Philanthropists to the Rescue: Should We Save European Arts the American Way?
March 31, 2012
I was somewhat surprised to see the New York Times article this week examining how the global recession has created a significant decline in public financing for arts in Eurozone countries. Maybe I should clarify; it’s not surprising to see this cause and effect scenario played out, rather that the American media all of a sudden realized that this is worthy of our attention. But can the American arts funding model be an answer to European woes?
Sure, it’s pretty dire to hear that about one of every ten companies that rely on Arts Council England as a primary funding source are closing as a result. That’s depressing, but it’s a conceivable situation for many State-side artists, and one hopes that with a little political change so could the national arts budget. It’s less easy for many Americans to understand how Germany could maintain nearly $1 billion of public arts investment in just one city (Berlin), while it also aims to shoulder a Greek bailout of U.S. proportions.
It’s temptingly easy to agree with the argument Sean Bowie makes via Technology in the Arts that this isn’t sustainable. He makes good points on the cultural distinctions between Western European nations and our own, and of the importance of public funding for the arts.
I’m a fan of Bowie’s writings, and he is a great advocate for public arts funding. I’m just not convinced that the American model is, as he describes it, a sustainable alternative. He writes:
“Is the current model, where American artists rely mostly on private donations and European artists rely on government grants, sustainable? For the United States, absolutely. With calls from some politicians to cut and even eliminate funding for the NEA and other culture programs, there is certainly little chance of seeing an increase in federal funds for the arts.”
Interestingly, I was having this very same conversation with Kelly Dylla, Ian David Moss, and others at the Arts Enterprise National Summit at Claremont Graduate University last weekend, where 80 students, faculty, and thought-leaders from across the country convened to address the challenges (and opportunities) facing aspiring artists in the Creative Economy. While there is consensus that in the United States we see a tremendous amount of funding provided by private donors for the arts, there is also widespread concern that this quasi-modernized patronage model should not be accepted as the only way to make arts organizations thrive.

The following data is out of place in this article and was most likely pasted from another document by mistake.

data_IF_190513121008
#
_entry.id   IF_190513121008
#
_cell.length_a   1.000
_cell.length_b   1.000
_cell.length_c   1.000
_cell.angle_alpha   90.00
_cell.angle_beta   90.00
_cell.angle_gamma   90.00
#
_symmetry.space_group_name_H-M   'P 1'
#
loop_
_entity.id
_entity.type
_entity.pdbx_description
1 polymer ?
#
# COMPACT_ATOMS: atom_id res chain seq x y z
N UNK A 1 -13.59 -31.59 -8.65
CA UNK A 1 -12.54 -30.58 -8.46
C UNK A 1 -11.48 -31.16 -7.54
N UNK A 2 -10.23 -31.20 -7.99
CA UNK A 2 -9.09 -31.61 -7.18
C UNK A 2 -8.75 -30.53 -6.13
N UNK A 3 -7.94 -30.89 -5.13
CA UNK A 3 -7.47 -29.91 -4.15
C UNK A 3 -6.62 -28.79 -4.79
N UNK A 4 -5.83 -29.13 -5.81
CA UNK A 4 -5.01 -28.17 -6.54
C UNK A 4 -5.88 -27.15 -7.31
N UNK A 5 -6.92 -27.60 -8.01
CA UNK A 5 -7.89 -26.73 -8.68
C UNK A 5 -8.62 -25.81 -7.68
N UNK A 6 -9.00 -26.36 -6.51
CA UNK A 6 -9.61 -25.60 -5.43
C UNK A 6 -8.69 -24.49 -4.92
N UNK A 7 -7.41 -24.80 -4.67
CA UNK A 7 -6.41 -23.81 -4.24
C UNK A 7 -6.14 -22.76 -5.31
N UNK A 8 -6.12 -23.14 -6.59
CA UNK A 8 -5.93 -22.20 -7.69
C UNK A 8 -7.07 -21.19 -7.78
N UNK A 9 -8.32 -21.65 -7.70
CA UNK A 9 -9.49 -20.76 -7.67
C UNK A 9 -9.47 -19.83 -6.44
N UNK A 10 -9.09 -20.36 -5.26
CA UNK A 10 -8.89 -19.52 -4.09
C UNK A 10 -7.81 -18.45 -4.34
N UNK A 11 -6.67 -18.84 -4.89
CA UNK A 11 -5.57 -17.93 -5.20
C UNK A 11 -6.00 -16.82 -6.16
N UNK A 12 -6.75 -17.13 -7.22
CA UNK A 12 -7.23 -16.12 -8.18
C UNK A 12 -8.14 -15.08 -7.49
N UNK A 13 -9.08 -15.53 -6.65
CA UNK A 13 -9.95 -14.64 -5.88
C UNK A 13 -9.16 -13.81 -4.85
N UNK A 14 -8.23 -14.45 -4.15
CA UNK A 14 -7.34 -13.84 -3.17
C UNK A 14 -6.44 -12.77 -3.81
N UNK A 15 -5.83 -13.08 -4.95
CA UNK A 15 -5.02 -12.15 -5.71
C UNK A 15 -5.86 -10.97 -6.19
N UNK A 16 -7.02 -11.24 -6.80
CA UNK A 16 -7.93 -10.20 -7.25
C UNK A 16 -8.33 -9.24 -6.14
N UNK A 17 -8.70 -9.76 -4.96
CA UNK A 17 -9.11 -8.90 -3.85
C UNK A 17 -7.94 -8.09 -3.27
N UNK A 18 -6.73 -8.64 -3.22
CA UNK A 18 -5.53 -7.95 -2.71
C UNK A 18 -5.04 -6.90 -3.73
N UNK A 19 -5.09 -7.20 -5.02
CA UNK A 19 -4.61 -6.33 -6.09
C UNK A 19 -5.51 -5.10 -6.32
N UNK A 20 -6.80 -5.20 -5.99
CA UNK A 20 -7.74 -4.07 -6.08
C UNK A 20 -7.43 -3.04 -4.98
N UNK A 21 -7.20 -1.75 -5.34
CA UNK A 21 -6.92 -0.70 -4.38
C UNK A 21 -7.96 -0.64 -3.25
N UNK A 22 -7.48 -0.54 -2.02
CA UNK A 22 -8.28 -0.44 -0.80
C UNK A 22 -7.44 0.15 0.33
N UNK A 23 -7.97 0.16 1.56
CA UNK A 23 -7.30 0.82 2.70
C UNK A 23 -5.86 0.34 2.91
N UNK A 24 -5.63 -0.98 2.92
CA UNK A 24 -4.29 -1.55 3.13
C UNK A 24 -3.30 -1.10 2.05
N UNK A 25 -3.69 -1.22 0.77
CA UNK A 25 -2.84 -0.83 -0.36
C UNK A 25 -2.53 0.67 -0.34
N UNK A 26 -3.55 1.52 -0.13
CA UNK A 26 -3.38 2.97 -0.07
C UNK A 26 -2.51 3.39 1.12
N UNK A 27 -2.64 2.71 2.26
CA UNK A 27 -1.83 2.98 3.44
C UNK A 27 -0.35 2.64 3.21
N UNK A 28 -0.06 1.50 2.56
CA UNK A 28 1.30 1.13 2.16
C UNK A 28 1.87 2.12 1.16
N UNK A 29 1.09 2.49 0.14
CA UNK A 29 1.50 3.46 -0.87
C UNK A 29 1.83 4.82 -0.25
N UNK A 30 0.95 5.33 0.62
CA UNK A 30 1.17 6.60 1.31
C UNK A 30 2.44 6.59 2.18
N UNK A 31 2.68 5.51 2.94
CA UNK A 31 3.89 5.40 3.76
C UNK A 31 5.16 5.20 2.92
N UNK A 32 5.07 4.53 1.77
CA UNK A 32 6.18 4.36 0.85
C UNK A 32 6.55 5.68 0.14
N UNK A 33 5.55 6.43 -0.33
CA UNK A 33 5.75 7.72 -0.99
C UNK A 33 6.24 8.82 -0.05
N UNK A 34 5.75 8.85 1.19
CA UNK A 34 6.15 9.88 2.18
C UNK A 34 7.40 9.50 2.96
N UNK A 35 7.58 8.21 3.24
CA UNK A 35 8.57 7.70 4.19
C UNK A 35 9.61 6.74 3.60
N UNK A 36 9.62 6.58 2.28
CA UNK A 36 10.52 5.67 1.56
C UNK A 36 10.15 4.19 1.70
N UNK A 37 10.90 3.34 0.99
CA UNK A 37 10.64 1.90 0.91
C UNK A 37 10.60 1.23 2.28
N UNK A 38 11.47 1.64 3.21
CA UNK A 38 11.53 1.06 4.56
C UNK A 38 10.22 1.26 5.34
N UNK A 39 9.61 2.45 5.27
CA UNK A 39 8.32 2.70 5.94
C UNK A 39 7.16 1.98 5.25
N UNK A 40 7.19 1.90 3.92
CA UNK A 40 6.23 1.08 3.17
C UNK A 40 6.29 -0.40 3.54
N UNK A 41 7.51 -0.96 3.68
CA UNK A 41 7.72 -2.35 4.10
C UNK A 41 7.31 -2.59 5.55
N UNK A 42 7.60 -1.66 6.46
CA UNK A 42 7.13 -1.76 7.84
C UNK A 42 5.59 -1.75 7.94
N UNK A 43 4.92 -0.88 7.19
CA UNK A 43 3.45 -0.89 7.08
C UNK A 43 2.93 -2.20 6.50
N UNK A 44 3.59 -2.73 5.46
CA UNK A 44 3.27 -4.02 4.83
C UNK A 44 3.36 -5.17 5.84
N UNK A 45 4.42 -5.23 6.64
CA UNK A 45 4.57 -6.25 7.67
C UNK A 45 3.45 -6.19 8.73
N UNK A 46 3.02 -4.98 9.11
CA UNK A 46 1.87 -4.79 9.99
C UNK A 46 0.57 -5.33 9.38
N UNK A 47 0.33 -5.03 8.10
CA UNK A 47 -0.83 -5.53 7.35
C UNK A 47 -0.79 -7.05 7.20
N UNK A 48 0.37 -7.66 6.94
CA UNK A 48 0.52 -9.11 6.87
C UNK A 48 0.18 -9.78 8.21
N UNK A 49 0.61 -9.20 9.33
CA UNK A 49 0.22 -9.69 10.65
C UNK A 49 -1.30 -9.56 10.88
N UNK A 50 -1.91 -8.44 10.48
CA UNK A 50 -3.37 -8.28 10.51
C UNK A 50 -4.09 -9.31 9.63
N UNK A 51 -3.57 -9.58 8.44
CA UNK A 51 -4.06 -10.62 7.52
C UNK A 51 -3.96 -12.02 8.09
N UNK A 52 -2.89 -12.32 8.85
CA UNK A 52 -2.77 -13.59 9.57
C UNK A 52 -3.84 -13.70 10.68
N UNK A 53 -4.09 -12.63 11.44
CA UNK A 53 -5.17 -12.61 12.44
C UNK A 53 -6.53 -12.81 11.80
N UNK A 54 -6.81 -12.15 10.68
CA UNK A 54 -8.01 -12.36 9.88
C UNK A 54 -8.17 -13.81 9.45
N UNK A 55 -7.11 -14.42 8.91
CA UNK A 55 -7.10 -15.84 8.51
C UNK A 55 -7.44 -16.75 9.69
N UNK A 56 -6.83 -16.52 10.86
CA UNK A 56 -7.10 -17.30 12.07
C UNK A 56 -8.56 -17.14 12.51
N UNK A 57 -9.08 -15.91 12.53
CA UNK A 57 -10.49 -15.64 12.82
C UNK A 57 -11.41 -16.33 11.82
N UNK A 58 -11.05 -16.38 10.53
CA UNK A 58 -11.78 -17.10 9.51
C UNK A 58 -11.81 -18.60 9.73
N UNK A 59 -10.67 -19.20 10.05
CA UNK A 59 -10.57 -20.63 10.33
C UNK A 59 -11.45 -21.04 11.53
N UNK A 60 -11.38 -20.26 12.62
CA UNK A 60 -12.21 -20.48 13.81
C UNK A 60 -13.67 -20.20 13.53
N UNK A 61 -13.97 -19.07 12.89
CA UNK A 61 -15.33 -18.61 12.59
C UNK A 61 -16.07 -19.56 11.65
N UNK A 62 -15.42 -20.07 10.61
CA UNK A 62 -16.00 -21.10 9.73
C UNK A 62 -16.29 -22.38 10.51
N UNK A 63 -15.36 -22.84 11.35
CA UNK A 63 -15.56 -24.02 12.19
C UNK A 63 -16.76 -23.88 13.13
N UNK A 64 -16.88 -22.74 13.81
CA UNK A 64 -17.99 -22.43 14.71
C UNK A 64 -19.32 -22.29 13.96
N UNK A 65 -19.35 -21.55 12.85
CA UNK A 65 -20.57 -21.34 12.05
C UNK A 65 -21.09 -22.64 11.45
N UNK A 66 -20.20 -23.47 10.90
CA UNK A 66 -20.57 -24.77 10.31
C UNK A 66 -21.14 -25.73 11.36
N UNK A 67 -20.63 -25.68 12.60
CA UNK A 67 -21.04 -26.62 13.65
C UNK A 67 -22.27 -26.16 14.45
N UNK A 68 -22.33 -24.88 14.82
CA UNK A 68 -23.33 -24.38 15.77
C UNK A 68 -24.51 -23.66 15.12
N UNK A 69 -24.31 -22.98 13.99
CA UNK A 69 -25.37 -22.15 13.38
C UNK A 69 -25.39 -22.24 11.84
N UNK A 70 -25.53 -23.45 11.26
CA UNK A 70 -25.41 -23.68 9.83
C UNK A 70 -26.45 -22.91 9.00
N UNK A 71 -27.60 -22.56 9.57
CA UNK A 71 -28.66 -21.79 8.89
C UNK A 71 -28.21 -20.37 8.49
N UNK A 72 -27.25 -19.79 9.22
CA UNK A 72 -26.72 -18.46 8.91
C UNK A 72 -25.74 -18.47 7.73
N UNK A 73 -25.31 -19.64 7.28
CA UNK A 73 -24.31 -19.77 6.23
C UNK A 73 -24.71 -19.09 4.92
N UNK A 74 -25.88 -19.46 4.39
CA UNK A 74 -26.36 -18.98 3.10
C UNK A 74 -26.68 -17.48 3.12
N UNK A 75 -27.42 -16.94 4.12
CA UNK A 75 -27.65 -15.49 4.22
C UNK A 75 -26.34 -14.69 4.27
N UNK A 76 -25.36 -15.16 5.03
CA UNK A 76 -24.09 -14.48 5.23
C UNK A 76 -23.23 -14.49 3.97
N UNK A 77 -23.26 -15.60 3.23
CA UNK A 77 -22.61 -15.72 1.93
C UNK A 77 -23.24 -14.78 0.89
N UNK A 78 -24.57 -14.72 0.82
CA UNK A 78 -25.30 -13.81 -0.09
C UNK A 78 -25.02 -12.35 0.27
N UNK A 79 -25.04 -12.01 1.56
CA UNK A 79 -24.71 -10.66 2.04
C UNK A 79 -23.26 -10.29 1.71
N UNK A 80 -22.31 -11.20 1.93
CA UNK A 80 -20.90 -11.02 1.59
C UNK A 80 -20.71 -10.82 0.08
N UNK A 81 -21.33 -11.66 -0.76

Of course, this statement must be mediated by the diversity of our arts sectors. The needs of individual arts organizations are driven by factors equally as diverse like location, funding structure, mission, scope, and audience. A symphony orchestra in a major urban area has fundamentally different strategies for growth than a scrappy, new music ensemble in Madison, WI.
Some rely more on public funding than others, which is related in no small way to the significantly different scale of resources available in various State. Organizations based in Wisconsin can rely less and less on State-level funding (though that may change soon), while those in Kansas have no State safety net anymore. California is 49th out of 50th (thanks to Kansas) in per capita arts funding, but their arts license plate program, among others, is poised to turn that around.
I mention California because it is an innovative idea, an example of a State agency reacting to the decline of their funding, not peacefully submitting to the patronage model that is espoused by political figures eager to crush public arts funding wherever and whenever possible.
I believe that the next generation of arts professionals are tasked with more than just surviving within America’s current funding climate. We must find new ways to make the arts meaningful and sustainable. It is our responsibility as arts leaders to re-position those arts that “lack mass appeal” in such a way that they’ll gain and retain new audiences. My immodest proposition brings into question the purposes of arts education, and specifically whether entrepreneurship training should be focused on career development or new venture creation. Can we find a third path, one that pushes artists to discover self-efficacy, innovation, and a drive to create new funding streams?
Though an investigation on that topic is for another day, I can’t resist referring you to a provocative conversation from last year between Andrew Taylor and Jim Undercofler via The Artful Manager, one of my favorite blogs. It’s worth revisiting, if for no other reason than to prime the engine.
So, though we can’t solve this problem today, I leave you with two questions: should we export our American way of supporting the arts to Europe? If so, what does that mean today, and what will it mean tomorrow?